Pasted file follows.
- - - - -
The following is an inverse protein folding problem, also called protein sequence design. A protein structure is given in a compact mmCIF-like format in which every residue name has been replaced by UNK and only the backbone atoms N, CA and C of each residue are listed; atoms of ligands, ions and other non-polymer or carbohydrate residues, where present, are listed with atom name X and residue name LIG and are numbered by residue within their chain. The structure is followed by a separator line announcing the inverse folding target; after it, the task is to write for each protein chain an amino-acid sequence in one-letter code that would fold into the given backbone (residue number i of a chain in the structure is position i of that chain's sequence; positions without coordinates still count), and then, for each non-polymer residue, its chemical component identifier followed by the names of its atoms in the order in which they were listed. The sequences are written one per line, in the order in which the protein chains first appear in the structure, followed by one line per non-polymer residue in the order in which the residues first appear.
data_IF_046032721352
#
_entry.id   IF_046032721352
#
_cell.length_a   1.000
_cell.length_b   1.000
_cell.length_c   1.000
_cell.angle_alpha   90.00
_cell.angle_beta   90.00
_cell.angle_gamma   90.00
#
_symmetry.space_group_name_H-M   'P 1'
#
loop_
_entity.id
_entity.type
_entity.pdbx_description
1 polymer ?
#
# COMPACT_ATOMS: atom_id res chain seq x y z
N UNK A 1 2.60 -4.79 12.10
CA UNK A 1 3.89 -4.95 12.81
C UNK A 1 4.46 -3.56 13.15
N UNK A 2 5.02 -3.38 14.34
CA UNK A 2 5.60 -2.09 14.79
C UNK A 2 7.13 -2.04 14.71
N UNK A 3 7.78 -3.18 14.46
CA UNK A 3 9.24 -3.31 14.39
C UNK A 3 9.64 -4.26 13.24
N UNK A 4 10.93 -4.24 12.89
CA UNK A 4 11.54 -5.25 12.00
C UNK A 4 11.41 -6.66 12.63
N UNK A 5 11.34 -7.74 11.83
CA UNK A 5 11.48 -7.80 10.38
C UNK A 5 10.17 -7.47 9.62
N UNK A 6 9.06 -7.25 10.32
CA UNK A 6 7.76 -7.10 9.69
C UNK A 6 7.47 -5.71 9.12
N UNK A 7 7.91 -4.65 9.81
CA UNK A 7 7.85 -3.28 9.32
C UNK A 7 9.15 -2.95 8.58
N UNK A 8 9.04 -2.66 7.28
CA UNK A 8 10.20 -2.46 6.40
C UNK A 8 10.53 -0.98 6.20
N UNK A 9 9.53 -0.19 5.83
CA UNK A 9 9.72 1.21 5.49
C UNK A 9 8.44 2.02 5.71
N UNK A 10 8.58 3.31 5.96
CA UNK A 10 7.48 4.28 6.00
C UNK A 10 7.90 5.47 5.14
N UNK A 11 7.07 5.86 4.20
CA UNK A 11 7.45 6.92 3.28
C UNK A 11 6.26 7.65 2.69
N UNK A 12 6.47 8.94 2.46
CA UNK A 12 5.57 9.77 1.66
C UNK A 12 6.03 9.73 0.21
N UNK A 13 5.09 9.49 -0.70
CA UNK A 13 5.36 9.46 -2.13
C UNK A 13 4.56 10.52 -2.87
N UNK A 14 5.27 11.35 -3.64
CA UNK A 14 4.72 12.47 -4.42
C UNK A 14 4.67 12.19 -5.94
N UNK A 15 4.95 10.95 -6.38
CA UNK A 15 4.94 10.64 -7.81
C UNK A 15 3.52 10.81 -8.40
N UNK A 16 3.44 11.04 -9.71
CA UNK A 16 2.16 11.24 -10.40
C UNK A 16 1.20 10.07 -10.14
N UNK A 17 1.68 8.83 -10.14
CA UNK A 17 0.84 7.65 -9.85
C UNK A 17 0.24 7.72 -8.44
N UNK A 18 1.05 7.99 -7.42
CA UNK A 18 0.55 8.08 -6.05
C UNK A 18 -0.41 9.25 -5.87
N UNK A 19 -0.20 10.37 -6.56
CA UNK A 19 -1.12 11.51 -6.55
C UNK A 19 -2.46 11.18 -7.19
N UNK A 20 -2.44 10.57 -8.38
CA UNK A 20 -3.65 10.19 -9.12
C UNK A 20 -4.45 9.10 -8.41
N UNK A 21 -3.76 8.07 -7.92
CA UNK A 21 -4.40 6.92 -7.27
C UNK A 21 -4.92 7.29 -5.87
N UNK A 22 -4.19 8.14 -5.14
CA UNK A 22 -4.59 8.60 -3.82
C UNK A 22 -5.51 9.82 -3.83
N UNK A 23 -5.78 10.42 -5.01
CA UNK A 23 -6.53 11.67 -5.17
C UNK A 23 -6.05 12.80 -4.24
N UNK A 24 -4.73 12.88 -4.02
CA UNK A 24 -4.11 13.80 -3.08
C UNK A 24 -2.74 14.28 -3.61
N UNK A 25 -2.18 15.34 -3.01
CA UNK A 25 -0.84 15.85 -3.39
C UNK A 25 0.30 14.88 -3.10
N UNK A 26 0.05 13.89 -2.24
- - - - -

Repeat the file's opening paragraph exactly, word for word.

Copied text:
The following is an inverse protein folding problem, also called protein sequence design. A protein structure is given in a compact mmCIF-like format in which every residue name has been replaced by UNK and only the backbone atoms N, CA and C of each residue are listed; atoms of ligands, ions and other non-polymer or carbohydrate residues, where present, are listed with atom name X and residue name LIG and are numbered by residue within their chain. The structure is followed by a separator line announcing the inverse folding target; after it, the task is to write for each protein chain an amino-acid sequence in one-letter code that would fold into the given backbone (residue number i of a chain in the structure is position i of that chain's sequence; positions without coordinates still count), and then, for each non-polymer residue, its chemical component identifier followed by the names of its atoms in the order in which they were listed. The sequences are written one per line, in the order in which the protein chains first appear in the structure, followed by one line per non-polymer residue in the order in which the residues first appear.